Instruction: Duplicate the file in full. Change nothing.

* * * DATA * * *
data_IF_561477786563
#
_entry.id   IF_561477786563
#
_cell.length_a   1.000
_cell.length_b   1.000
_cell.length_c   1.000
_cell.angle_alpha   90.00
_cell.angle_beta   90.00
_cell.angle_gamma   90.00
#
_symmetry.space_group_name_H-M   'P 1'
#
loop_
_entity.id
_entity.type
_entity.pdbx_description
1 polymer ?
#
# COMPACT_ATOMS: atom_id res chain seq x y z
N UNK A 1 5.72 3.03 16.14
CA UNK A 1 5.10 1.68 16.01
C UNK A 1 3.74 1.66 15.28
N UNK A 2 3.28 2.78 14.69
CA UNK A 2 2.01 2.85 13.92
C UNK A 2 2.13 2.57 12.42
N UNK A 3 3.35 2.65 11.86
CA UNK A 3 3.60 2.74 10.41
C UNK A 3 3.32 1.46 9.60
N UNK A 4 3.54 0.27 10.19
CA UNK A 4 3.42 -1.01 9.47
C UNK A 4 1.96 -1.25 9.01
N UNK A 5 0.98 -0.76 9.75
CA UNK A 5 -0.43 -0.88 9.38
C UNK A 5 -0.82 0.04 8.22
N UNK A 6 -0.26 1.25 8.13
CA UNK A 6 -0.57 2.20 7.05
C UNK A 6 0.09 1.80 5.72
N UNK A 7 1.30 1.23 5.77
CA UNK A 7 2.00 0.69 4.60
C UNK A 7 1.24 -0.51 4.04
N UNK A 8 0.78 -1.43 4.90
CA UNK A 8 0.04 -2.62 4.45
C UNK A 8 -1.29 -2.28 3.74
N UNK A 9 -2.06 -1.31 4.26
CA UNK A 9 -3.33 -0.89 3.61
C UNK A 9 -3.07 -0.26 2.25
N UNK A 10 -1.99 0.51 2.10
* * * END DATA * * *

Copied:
data_IF_561477786563
#
_entry.id   IF_561477786563
#
_cell.length_a   1.000
_cell.length_b   1.000
_cell.length_c   1.000
_cell.angle_alpha   90.00
_cell.angle_beta   90.00
_cell.angle_gamma   90.00
#
_symmetry.space_group_name_H-M   'P 1'
#
loop_
_entity.id
_entity.type
_entity.pdbx_description
1 polymer ?
#
# COMPACT_ATOMS: atom_id res chain seq x y z
N UNK A 1 5.72 3.03 16.14
CA UNK A 1 5.10 1.68 16.01
C UNK A 1 3.74 1.66 15.28
N UNK A 2 3.28 2.78 14.69
CA UNK A 2 2.01 2.85 13.92
C UNK A 2 2.13 2.57 12.42
N UNK A 3 3.35 2.65 11.86
CA UNK A 3 3.60 2.74 10.41
C UNK A 3 3.32 1.46 9.60
N UNK A 4 3.54 0.27 10.19
CA UNK A 4 3.42 -1.01 9.47
C UNK A 4 1.96 -1.25 9.01
N UNK A 5 0.98 -0.76 9.75
CA UNK A 5 -0.43 -0.88 9.38
C UNK A 5 -0.82 0.04 8.22
N UNK A 6 -0.26 1.25 8.13
CA UNK A 6 -0.57 2.20 7.05
C UNK A 6 0.09 1.80 5.72
N UNK A 7 1.30 1.23 5.77
CA UNK A 7 2.00 0.69 4.60
C UNK A 7 1.24 -0.51 4.04
N UNK A 8 0.78 -1.43 4.90
CA UNK A 8 0.04 -2.62 4.45
C UNK A 8 -1.29 -2.28 3.74
N UNK A 9 -2.06 -1.31 4.26
CA UNK A 9 -3.33 -0.89 3.61
C UNK A 9 -3.07 -0.26 2.25
N UNK A 10 -1.99 0.51 2.10